But I keep watching His way with them as they brush up against their limits, and … oh … His way is so different, so other.

His way is gentle.

It shines a path that embraces their limits and weakness, and “I just can’t do it all,” “I just can’t be it all.” He comes near to them when they hit their limits.

And it reminds me: God confined us to skin, friends.

He isn’t irritated and annoyed by the things that limit us. He isn’t overwhelmed by the sickness that surprised your plans or the toppling laundry because the machine broke. He isn’t wishing your kitchen were cleaner or your cooking more ordered. He is the hand on our back, the whisper behind us saying, “your strength doesn’t delight me … your competence doesn’t wow me.”

The best stories in my life have come through great weakness. It’s where God lives. He is both more fatherly and more powerful in my weakness than any other time.

But he said to me, “My grace is sufficient for you, for my power is made perfect in weakness.” Therefore I will boast all the more gladly of my weaknesses, so that the power of Christ may rest upon me. (2 Corinthians 12:9)

The limits you felt last night when you went to sleep (and were reminded of five minutes before you opened this post) could be the most potent signs of where God wants to meet you. Perhaps, there is a new way. 

Instead of resenting these limits and working fiercely to avoid them, maybe … ask Him to meet you right there in the middle of them.

The majestic, the extraordinary we crave, the tender-near presence of God — all of it may be missing from our days because we’re looking to purchase, arrange, and fabricate for ourselves what only God creates … through our limitations.

This morning, on the tail end of my planned 45-minute run — that turned into a twelve-minute run in between nursing two sick kids — I prayed this prayer below. Perhaps it’s one for you, too.

God, will you parent me? I want to find You in my limitations. I want to meet You in this weakness.

We adults need parenting too.

{Each month, I write several times around topics like this over here. If this is hitting a soft spot in you, perhaps check out my more private writing space.}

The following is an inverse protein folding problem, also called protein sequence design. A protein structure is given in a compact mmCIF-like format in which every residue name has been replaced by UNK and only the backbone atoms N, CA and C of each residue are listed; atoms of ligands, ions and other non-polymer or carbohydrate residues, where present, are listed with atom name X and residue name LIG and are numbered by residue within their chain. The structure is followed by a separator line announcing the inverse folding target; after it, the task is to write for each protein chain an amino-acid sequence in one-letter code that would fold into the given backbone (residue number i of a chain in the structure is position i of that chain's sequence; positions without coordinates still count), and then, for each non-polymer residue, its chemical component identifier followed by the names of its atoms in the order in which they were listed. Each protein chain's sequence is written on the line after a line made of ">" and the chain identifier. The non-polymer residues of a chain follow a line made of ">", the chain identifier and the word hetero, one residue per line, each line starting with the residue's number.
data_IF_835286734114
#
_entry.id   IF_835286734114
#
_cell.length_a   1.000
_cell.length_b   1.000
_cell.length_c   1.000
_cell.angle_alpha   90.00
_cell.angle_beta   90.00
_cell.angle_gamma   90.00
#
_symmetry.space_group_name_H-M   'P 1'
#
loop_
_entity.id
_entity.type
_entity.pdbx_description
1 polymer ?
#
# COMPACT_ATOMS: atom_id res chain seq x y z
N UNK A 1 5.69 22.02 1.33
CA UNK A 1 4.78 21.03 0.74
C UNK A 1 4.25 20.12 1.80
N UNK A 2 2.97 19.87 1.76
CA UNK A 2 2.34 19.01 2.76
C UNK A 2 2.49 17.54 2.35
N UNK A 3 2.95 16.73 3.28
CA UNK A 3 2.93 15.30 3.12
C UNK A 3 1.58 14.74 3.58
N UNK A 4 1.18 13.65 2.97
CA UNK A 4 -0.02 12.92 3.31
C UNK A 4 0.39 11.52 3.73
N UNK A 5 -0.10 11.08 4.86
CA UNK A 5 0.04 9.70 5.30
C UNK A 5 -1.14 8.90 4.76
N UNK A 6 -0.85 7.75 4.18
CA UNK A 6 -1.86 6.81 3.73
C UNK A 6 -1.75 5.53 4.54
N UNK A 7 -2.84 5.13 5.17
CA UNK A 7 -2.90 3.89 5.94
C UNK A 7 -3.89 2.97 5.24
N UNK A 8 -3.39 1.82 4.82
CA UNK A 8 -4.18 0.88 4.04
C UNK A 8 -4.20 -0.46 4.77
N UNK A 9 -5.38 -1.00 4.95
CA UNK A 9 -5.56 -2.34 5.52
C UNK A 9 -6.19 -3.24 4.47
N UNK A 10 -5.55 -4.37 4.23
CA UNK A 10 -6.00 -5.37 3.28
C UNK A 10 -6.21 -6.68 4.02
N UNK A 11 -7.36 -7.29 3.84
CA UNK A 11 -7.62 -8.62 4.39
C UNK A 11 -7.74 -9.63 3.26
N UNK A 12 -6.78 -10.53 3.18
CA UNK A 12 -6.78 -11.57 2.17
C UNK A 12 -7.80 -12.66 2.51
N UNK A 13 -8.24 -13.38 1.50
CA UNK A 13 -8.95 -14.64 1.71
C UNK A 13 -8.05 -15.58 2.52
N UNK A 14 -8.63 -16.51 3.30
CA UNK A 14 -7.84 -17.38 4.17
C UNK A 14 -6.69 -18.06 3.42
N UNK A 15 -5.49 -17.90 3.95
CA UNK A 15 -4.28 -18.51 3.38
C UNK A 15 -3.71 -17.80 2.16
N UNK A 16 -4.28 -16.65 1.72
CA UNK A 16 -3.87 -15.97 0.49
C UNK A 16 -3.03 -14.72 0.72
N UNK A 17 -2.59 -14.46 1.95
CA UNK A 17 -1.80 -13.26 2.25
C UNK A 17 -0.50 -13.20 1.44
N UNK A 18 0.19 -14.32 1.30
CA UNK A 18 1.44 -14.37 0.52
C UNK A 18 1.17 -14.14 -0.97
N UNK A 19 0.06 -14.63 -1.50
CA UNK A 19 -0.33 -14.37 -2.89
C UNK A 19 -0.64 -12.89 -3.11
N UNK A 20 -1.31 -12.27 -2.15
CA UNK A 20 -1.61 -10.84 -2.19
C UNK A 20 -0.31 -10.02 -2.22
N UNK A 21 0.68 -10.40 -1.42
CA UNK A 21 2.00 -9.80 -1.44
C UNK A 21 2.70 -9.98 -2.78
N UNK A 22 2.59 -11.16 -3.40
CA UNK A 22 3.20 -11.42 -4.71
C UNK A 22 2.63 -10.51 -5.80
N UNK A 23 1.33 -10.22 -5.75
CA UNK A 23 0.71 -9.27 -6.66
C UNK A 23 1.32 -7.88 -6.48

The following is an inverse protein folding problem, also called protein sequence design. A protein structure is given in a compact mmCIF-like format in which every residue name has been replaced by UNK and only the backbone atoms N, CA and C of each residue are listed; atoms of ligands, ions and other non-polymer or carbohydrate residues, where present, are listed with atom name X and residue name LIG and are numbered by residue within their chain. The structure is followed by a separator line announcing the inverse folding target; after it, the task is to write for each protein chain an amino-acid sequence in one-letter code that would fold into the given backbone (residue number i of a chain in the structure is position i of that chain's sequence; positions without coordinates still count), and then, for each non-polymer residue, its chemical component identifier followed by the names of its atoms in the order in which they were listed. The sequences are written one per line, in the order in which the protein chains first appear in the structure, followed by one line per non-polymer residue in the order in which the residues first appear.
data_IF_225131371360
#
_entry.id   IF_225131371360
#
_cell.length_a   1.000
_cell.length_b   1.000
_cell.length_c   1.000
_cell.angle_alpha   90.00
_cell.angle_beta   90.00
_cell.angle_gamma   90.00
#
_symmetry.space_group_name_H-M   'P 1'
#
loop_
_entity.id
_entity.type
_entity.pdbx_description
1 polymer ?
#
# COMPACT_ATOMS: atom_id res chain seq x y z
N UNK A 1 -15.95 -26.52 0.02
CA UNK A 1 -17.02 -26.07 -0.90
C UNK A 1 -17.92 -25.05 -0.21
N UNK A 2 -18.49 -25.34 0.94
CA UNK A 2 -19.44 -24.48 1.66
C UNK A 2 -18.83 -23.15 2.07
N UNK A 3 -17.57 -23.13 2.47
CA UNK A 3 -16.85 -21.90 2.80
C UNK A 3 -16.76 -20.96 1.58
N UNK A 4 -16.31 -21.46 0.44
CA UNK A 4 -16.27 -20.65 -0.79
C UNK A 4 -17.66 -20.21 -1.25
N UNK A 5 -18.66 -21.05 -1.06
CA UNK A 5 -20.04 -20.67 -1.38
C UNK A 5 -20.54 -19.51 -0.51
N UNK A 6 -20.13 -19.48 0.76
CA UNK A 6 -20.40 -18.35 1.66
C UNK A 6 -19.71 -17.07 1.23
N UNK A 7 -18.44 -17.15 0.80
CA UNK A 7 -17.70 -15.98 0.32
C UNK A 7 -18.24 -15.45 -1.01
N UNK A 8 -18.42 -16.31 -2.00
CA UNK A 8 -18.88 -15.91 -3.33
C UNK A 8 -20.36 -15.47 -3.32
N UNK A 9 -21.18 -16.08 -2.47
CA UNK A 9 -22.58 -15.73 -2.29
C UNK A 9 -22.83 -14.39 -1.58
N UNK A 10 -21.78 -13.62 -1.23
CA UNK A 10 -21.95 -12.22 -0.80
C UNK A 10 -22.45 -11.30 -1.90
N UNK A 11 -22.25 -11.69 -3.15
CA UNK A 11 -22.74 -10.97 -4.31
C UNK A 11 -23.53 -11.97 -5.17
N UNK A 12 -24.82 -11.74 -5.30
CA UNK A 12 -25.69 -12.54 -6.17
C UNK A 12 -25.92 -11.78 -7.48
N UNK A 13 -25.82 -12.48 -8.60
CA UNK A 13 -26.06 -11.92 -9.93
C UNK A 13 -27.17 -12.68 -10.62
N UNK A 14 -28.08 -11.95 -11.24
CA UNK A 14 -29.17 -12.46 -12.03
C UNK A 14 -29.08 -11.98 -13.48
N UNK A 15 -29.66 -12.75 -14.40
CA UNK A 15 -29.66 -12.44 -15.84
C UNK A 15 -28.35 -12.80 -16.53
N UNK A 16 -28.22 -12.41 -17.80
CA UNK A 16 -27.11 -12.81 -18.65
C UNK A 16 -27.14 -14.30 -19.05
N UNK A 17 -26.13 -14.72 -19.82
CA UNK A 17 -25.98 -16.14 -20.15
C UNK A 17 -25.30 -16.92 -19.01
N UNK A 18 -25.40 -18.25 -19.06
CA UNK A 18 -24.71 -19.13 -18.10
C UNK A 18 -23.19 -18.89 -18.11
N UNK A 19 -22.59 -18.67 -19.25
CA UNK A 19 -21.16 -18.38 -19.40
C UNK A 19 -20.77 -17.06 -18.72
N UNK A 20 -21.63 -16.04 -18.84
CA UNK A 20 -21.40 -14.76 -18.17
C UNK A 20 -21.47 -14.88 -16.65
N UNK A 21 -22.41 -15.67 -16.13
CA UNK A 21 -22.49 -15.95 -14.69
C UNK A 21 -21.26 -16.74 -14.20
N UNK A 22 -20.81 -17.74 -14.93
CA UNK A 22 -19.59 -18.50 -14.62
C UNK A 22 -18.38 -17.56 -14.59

In Him,

Sara Hagerty

Every heart longs to be seen and understood. Yet most of our lives is unwitnessed. We spend our days working, driving, parenting. We sometimes spend whole seasons feeling unnoticed and unappreciated. In Unseen, Sara Hagerty suggests that this is exactly what God intended. He is the only One who truly knows us. He is the only One who understands the value of the unseen in our lives. When this truth seeps into our souls, we realize that only when we hide ourselves in God can we give ourselves to others in true freedom–and know the joy of a deeper relationship with the God who sees us. Sara Hagerty unfolds the truths found in the biblical story of Mary of Bethany to discover the scandalous love of God and explore the spiritual richness of being hidden in him.

Find Every Bitter Thing is Sweet on Amazon →

100 Words of Affirmation Your Son/Daughter Needs to Hear

Matt and Lisa Jacobson want you to discover the powerful ways you can build your children up in love with the beautiful words you choose to say every day–words that every son and daughter needs to hear.

These affirmation books offer you one hundred phrases to say to your son or daughter – along with short, personal stories and examples – that deeply encourage, affirm, and inspire.

So start speaking a kind and beautiful word into their lives daily and watch your children–and your relationship with them–transform before your eyes.